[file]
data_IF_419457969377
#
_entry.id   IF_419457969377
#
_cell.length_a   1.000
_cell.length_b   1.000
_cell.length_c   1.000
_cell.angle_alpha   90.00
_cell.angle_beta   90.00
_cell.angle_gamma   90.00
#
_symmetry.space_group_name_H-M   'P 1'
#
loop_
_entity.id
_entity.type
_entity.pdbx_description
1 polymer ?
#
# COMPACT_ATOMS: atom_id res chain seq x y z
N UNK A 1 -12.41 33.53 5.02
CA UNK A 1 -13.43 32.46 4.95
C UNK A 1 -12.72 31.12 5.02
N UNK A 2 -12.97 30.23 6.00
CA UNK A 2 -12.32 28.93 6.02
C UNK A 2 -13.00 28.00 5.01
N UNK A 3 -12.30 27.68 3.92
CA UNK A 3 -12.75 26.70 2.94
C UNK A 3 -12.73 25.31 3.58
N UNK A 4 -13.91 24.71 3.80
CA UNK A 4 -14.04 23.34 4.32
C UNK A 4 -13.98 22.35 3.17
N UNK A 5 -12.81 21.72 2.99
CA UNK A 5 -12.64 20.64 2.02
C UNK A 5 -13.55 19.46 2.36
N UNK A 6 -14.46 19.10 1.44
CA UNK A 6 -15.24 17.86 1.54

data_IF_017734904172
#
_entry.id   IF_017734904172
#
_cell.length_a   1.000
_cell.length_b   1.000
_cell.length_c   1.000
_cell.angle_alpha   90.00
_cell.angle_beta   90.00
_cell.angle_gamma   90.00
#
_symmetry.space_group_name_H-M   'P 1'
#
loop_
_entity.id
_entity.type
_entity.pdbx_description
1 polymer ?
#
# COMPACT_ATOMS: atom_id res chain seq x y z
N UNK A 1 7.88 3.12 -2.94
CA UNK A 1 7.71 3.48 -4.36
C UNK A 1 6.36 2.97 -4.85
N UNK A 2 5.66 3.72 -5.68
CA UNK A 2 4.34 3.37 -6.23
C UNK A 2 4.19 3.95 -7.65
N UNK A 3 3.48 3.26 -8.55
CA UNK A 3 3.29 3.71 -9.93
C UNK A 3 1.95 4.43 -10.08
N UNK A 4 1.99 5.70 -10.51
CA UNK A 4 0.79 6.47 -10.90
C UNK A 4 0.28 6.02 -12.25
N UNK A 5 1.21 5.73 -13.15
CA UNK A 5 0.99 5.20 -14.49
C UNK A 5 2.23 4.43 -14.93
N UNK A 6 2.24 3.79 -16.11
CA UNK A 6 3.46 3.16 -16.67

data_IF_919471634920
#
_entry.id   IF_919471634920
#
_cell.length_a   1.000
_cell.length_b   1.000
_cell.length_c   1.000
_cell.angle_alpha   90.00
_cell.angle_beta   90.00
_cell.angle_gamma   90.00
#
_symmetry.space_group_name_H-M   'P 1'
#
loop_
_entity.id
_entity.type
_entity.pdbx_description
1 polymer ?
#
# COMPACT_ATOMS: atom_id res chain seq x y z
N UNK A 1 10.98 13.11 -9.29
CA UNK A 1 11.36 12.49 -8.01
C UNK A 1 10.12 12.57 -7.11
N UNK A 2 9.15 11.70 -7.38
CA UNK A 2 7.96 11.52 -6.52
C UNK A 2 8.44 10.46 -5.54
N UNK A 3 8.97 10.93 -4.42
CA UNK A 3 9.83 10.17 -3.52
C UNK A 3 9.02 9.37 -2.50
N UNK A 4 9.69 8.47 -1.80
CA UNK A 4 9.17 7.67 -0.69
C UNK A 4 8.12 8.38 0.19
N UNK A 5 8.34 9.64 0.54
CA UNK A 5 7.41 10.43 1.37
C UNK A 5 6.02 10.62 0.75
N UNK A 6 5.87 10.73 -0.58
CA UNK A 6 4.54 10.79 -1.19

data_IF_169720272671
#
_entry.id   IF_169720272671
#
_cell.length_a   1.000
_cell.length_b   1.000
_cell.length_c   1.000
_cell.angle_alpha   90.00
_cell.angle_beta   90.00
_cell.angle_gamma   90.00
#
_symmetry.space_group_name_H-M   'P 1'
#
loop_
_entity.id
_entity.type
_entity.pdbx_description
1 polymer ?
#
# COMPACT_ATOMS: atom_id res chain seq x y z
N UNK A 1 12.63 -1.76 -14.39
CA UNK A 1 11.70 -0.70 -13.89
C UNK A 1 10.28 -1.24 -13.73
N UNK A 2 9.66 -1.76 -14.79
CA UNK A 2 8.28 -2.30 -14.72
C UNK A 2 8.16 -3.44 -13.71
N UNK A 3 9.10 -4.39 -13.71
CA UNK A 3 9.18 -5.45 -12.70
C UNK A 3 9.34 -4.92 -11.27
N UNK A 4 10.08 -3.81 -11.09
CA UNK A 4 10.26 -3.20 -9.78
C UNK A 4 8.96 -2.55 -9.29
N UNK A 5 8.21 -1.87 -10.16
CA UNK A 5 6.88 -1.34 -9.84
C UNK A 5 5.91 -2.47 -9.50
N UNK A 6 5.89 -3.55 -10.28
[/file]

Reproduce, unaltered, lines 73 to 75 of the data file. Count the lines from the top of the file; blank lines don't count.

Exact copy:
N UNK A 6 2.24 3.79 -16.11
CA UNK A 6 3.46 3.16 -16.67

data_IF_919471634920